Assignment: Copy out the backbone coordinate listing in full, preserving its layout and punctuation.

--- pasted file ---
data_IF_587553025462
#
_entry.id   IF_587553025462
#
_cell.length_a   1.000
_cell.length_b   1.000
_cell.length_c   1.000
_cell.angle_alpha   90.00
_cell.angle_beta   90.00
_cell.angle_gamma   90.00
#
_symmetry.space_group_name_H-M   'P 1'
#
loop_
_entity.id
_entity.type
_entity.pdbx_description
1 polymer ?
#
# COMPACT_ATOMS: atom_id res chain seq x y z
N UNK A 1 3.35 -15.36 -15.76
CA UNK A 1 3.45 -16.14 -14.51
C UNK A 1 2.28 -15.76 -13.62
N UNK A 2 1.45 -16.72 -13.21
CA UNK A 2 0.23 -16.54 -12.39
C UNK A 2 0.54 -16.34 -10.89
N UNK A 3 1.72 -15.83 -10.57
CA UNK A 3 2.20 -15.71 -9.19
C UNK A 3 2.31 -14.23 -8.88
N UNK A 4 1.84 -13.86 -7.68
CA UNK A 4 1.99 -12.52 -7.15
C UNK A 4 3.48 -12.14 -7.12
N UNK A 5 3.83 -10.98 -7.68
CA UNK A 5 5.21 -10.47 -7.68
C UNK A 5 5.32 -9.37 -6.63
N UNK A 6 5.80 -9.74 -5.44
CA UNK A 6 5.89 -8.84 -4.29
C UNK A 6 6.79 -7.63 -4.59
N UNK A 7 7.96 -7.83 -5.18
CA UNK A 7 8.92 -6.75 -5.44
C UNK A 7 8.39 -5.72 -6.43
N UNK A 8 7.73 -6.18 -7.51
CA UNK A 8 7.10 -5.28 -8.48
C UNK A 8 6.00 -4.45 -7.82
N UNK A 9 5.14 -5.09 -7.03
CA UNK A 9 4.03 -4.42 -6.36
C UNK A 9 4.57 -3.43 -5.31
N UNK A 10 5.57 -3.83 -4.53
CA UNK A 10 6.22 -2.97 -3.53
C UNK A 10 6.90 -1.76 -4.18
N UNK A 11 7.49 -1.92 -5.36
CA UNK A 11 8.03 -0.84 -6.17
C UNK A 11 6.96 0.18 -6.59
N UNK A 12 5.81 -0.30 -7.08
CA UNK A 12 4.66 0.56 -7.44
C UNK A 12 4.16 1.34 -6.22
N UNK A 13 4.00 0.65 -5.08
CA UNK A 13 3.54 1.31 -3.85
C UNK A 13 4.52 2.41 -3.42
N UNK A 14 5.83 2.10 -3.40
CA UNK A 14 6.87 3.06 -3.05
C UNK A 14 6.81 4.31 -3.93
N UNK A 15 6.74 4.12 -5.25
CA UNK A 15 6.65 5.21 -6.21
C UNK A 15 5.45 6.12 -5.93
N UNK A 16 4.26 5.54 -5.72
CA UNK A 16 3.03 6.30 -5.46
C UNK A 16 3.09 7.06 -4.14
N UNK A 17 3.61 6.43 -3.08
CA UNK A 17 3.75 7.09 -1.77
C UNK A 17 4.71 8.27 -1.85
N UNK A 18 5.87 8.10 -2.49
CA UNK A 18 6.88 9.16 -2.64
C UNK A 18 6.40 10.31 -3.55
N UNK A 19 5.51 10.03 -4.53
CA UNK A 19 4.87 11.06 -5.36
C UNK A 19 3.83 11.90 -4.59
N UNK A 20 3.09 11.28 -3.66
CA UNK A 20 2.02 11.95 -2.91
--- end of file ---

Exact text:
data_IF_587553025462
#
_entry.id   IF_587553025462
#
_cell.length_a   1.000
_cell.length_b   1.000
_cell.length_c   1.000
_cell.angle_alpha   90.00
_cell.angle_beta   90.00
_cell.angle_gamma   90.00
#
_symmetry.space_group_name_H-M   'P 1'
#
loop_
_entity.id
_entity.type
_entity.pdbx_description
1 polymer ?
#
# COMPACT_ATOMS: atom_id res chain seq x y z
N UNK A 1 3.35 -15.36 -15.76
CA UNK A 1 3.45 -16.14 -14.51
C UNK A 1 2.28 -15.76 -13.62
N UNK A 2 1.45 -16.72 -13.21
CA UNK A 2 0.23 -16.54 -12.39
C UNK A 2 0.54 -16.34 -10.89
N UNK A 3 1.72 -15.83 -10.57
CA UNK A 3 2.20 -15.71 -9.19
C UNK A 3 2.31 -14.23 -8.88
N UNK A 4 1.84 -13.86 -7.68
CA UNK A 4 1.99 -12.52 -7.15
C UNK A 4 3.48 -12.14 -7.12
N UNK A 5 3.83 -10.98 -7.68
CA UNK A 5 5.21 -10.47 -7.68
C UNK A 5 5.32 -9.37 -6.63
N UNK A 6 5.80 -9.74 -5.44
CA UNK A 6 5.89 -8.84 -4.29
C UNK A 6 6.79 -7.63 -4.59
N UNK A 7 7.96 -7.83 -5.18
CA UNK A 7 8.92 -6.75 -5.44
C UNK A 7 8.39 -5.72 -6.43
N UNK A 8 7.73 -6.18 -7.51
CA UNK A 8 7.10 -5.28 -8.48
C UNK A 8 6.00 -4.45 -7.82
N UNK A 9 5.14 -5.09 -7.03
CA UNK A 9 4.03 -4.42 -6.36
C UNK A 9 4.57 -3.43 -5.31
N UNK A 10 5.57 -3.83 -4.53
CA UNK A 10 6.22 -2.97 -3.53
C UNK A 10 6.90 -1.76 -4.18
N UNK A 11 7.49 -1.92 -5.36
CA UNK A 11 8.03 -0.84 -6.17
C UNK A 11 6.96 0.18 -6.59
N UNK A 12 5.81 -0.30 -7.08
CA UNK A 12 4.66 0.56 -7.44
C UNK A 12 4.16 1.34 -6.22
N UNK A 13 4.00 0.65 -5.08
CA UNK A 13 3.54 1.31 -3.85
C UNK A 13 4.52 2.41 -3.42
N UNK A 14 5.83 2.10 -3.40
CA UNK A 14 6.87 3.06 -3.05
C UNK A 14 6.81 4.31 -3.93
N UNK A 15 6.74 4.12 -5.25
CA UNK A 15 6.65 5.21 -6.21
C UNK A 15 5.45 6.12 -5.93
N UNK A 16 4.26 5.54 -5.72
CA UNK A 16 3.03 6.30 -5.46
C UNK A 16 3.09 7.06 -4.14
N UNK A 17 3.61 6.43 -3.08
CA UNK A 17 3.75 7.09 -1.77
C UNK A 17 4.71 8.27 -1.85
N UNK A 18 5.87 8.10 -2.49
CA UNK A 18 6.88 9.16 -2.64
C UNK A 18 6.40 10.31 -3.55
N UNK A 19 5.51 10.03 -4.53
CA UNK A 19 4.87 11.06 -5.36
C UNK A 19 3.83 11.90 -4.59
N UNK A 20 3.09 11.28 -3.66
CA UNK A 20 2.02 11.95 -2.91